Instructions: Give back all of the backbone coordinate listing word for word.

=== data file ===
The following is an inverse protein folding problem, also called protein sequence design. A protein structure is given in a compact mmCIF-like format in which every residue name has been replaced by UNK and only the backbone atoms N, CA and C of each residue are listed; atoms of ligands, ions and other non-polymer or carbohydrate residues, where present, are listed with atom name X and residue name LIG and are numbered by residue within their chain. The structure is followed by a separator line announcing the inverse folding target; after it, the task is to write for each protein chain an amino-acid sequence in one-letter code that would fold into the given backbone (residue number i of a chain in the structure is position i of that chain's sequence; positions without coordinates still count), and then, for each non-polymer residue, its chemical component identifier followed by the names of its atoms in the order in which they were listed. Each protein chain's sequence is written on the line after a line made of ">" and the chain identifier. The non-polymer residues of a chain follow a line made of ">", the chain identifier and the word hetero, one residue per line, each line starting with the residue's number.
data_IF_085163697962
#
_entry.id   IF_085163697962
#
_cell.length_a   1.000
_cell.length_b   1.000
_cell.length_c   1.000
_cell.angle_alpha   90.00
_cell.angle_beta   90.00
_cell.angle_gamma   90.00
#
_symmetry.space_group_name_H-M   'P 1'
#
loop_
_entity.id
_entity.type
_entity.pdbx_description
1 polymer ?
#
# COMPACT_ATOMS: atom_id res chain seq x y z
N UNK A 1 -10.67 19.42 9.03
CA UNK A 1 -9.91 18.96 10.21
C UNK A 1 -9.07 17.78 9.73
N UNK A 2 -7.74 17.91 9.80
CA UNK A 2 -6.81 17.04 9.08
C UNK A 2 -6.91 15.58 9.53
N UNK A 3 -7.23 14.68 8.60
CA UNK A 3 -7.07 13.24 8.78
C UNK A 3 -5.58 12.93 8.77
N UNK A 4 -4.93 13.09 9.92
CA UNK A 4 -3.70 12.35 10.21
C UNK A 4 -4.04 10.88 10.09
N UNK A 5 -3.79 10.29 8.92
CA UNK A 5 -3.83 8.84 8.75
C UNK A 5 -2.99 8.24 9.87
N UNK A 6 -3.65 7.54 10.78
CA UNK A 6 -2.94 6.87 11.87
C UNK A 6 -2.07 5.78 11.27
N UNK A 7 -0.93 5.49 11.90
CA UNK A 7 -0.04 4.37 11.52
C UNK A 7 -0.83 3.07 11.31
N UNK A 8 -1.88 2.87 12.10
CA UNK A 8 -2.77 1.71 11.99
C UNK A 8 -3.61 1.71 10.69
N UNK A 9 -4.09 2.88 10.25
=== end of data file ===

The following is an inverse protein folding problem, also called protein sequence design. A protein structure is given in a compact mmCIF-like format in which every residue name has been replaced by UNK and only the backbone atoms N, CA and C of each residue are listed; atoms of ligands, ions and other non-polymer or carbohydrate residues, where present, are listed with atom name X and residue name LIG and are numbered by residue within their chain. The structure is followed by a separator line announcing the inverse folding target; after it, the task is to write for each protein chain an amino-acid sequence in one-letter code that would fold into the given backbone (residue number i of a chain in the structure is position i of that chain's sequence; positions without coordinates still count), and then, for each non-polymer residue, its chemical component identifier followed by the names of its atoms in the order in which they were listed. Each protein chain's sequence is written on the line after a line made of ">" and the chain identifier. The non-polymer residues of a chain follow a line made of ">", the chain identifier and the word hetero, one residue per line, each line starting with the residue's number.
data_IF_085163697962
#
_entry.id   IF_085163697962
#
_cell.length_a   1.000
_cell.length_b   1.000
_cell.length_c   1.000
_cell.angle_alpha   90.00
_cell.angle_beta   90.00
_cell.angle_gamma   90.00
#
_symmetry.space_group_name_H-M   'P 1'
#
loop_
_entity.id
_entity.type
_entity.pdbx_description
1 polymer ?
#
# COMPACT_ATOMS: atom_id res chain seq x y z
N UNK A 1 -10.67 19.42 9.03
CA UNK A 1 -9.91 18.96 10.21
C UNK A 1 -9.07 17.78 9.73
N UNK A 2 -7.74 17.91 9.80
CA UNK A 2 -6.81 17.04 9.08
C UNK A 2 -6.91 15.58 9.53
N UNK A 3 -7.23 14.68 8.60
CA UNK A 3 -7.07 13.24 8.78
C UNK A 3 -5.58 12.93 8.77
N UNK A 4 -4.93 13.09 9.92
CA UNK A 4 -3.70 12.35 10.21
C UNK A 4 -4.04 10.88 10.09
N UNK A 5 -3.79 10.29 8.92
CA UNK A 5 -3.83 8.84 8.75
C UNK A 5 -2.99 8.24 9.87
N UNK A 6 -3.65 7.54 10.78
CA UNK A 6 -2.94 6.87 11.87
C UNK A 6 -2.07 5.78 11.27
N UNK A 7 -0.93 5.49 11.90
CA UNK A 7 -0.04 4.37 11.52
C UNK A 7 -0.83 3.07 11.31
N UNK A 8 -1.88 2.87 12.10
CA UNK A 8 -2.77 1.71 11.99
C UNK A 8 -3.61 1.71 10.69
N UNK A 9 -4.09 2.88 10.25